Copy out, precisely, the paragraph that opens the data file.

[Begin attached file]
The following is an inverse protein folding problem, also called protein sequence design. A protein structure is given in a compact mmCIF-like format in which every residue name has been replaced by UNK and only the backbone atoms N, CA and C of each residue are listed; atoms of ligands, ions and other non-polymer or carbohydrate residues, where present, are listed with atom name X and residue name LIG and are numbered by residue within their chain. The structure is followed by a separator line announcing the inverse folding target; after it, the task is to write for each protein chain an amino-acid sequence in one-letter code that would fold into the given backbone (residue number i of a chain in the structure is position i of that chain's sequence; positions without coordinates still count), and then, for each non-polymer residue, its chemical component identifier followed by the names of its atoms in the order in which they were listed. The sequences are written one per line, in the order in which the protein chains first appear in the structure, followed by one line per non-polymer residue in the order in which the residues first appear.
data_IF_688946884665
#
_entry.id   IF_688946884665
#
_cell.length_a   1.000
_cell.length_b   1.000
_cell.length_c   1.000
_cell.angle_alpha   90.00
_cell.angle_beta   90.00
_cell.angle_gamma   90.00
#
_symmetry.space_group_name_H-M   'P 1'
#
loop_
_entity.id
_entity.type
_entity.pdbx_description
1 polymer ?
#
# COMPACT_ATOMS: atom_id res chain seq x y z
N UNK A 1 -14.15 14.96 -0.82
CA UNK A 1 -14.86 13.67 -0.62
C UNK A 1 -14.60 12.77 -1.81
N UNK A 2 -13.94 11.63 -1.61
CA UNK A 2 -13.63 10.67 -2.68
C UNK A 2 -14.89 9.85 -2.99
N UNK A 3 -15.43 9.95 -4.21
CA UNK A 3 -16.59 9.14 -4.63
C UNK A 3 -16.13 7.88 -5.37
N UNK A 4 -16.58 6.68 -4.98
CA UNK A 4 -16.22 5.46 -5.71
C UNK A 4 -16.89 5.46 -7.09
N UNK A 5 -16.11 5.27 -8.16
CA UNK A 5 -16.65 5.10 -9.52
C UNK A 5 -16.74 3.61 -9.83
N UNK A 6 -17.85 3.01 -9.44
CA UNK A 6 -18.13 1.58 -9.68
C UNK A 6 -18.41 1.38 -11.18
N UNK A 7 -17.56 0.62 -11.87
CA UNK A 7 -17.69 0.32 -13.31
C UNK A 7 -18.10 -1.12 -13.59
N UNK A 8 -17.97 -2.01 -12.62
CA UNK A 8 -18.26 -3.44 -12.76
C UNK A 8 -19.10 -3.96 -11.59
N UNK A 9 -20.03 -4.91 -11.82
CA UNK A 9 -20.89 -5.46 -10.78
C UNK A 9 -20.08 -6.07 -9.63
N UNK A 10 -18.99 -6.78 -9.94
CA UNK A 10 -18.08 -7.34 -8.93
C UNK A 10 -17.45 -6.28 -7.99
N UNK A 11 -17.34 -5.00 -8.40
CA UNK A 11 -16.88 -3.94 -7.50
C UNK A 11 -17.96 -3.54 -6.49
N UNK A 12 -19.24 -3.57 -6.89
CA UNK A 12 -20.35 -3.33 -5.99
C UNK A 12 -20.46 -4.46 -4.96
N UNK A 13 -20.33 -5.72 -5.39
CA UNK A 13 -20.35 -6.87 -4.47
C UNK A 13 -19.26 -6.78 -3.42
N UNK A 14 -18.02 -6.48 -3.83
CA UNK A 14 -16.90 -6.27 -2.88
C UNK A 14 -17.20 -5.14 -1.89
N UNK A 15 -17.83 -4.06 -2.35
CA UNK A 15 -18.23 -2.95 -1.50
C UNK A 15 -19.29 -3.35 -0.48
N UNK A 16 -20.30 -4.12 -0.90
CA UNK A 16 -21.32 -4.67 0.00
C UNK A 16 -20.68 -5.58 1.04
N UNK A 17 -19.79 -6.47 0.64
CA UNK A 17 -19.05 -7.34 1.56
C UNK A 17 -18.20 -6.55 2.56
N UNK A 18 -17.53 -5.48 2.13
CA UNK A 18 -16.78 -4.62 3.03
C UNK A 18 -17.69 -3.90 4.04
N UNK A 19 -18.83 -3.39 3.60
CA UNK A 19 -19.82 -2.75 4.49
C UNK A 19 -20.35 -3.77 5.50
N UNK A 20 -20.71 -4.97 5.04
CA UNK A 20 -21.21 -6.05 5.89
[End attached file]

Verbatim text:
The following is an inverse protein folding problem, also called protein sequence design. A protein structure is given in a compact mmCIF-like format in which every residue name has been replaced by UNK and only the backbone atoms N, CA and C of each residue are listed; atoms of ligands, ions and other non-polymer or carbohydrate residues, where present, are listed with atom name X and residue name LIG and are numbered by residue within their chain. The structure is followed by a separator line announcing the inverse folding target; after it, the task is to write for each protein chain an amino-acid sequence in one-letter code that would fold into the given backbone (residue number i of a chain in the structure is position i of that chain's sequence; positions without coordinates still count), and then, for each non-polymer residue, its chemical component identifier followed by the names of its atoms in the order in which they were listed. The sequences are written one per line, in the order in which the protein chains first appear in the structure, followed by one line per non-polymer residue in the order in which the residues first appear.